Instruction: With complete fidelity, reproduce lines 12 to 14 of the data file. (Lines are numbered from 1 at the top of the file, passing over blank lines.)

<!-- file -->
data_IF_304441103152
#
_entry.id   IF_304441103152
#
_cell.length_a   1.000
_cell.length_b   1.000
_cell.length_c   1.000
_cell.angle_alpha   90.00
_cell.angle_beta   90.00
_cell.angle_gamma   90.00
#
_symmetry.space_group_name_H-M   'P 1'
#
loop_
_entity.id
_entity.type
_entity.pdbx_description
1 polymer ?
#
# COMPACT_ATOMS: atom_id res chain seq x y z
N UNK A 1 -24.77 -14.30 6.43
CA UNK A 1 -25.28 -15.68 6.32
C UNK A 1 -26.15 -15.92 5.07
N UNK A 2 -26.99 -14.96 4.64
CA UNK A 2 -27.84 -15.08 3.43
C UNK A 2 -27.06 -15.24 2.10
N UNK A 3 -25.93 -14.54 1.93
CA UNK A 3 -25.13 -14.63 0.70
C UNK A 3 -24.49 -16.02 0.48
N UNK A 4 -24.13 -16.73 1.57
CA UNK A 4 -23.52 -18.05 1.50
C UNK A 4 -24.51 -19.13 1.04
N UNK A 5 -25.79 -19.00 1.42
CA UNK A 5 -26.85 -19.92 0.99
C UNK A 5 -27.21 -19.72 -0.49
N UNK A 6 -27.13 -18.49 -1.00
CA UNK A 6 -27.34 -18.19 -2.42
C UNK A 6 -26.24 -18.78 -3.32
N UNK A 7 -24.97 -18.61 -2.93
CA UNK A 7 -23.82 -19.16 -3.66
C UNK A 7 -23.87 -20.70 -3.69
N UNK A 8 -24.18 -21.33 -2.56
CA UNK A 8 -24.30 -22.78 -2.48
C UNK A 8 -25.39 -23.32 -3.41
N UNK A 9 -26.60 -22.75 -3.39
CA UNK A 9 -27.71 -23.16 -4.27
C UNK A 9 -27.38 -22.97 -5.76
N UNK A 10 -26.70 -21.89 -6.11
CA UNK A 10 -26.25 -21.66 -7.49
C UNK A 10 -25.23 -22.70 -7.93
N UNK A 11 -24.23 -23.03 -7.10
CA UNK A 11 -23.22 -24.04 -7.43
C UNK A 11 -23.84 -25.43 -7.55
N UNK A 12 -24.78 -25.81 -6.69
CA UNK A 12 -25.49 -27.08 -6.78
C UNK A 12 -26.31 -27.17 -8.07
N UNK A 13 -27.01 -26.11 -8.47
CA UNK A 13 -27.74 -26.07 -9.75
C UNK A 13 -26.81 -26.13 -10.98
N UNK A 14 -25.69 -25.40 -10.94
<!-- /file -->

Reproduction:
_symmetry.space_group_name_H-M   'P 1'
#
loop_